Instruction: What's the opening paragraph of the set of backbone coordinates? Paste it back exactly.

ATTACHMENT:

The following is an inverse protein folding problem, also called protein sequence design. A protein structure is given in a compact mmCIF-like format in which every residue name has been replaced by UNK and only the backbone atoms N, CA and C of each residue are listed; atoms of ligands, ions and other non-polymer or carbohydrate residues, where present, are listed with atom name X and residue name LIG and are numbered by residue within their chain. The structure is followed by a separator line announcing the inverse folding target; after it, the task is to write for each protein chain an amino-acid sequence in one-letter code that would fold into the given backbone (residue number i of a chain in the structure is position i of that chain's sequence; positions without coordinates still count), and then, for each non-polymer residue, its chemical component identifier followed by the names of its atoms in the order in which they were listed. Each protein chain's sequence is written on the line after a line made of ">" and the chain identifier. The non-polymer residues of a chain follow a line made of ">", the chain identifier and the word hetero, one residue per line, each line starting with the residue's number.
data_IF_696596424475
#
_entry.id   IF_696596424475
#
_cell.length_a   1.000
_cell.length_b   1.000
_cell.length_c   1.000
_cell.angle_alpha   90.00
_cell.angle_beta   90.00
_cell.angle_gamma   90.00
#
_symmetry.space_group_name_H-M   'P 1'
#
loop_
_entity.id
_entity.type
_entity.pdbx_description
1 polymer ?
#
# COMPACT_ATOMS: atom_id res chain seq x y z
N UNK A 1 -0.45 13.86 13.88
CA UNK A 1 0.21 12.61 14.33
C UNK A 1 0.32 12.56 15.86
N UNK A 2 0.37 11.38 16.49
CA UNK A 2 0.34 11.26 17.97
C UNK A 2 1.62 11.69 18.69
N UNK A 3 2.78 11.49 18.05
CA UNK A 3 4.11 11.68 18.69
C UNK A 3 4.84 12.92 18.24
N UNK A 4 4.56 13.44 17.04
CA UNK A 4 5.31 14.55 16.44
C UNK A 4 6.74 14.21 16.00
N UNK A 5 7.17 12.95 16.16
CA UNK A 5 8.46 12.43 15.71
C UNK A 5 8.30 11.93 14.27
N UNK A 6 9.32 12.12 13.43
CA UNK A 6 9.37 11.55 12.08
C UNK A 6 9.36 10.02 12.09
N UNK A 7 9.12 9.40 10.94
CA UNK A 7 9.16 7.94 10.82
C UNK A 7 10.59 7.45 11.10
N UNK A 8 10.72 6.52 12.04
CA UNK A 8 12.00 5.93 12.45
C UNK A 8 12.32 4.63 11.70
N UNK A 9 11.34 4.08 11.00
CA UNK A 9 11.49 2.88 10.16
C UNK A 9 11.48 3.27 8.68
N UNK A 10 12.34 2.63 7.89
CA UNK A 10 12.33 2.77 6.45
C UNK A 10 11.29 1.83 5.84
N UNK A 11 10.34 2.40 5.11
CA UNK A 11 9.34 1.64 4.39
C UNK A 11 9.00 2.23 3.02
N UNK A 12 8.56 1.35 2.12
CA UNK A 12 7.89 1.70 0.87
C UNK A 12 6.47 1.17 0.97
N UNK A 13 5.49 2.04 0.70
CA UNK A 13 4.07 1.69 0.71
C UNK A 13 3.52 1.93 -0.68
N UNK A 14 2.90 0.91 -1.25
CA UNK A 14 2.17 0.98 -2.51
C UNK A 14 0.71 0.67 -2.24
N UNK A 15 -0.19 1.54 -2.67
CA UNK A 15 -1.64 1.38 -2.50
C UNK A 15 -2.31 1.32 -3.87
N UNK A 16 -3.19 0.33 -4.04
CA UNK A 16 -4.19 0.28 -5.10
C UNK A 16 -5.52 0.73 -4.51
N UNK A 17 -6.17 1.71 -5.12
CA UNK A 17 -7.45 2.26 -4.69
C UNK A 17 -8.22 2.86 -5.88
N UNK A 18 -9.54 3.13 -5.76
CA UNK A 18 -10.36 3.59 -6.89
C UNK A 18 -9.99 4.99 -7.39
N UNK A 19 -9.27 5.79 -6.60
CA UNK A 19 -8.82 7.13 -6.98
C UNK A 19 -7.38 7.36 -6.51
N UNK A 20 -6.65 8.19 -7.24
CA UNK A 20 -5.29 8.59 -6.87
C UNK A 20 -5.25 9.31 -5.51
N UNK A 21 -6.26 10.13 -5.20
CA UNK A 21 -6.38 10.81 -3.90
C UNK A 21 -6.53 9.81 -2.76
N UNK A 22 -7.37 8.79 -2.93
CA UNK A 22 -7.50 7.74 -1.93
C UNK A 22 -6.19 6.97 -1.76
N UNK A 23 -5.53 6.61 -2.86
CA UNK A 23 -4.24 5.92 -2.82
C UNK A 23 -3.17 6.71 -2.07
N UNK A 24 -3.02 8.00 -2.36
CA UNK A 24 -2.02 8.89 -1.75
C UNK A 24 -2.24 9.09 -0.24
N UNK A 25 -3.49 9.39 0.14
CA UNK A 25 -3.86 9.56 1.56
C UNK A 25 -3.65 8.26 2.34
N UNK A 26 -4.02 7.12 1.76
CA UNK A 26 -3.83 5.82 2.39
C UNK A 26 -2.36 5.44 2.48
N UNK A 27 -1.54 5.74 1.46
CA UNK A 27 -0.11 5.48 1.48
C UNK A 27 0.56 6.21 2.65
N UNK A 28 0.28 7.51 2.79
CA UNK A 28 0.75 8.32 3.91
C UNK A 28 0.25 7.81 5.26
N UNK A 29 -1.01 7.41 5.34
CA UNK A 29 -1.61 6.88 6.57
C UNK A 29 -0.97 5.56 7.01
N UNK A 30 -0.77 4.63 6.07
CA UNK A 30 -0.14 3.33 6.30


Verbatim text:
The following is an inverse protein folding problem, also called protein sequence design. A protein structure is given in a compact mmCIF-like format in which every residue name has been replaced by UNK and only the backbone atoms N, CA and C of each residue are listed; atoms of ligands, ions and other non-polymer or carbohydrate residues, where present, are listed with atom name X and residue name LIG and are numbered by residue within their chain. The structure is followed by a separator line announcing the inverse folding target; after it, the task is to write for each protein chain an amino-acid sequence in one-letter code that would fold into the given backbone (residue number i of a chain in the structure is position i of that chain's sequence; positions without coordinates still count), and then, for each non-polymer residue, its chemical component identifier followed by the names of its atoms in the order in which they were listed. Each protein chain's sequence is written on the line after a line made of ">" and the chain identifier. The non-polymer residues of a chain follow a line made of ">", the chain identifier and the word hetero, one residue per line, each line starting with the residue's number.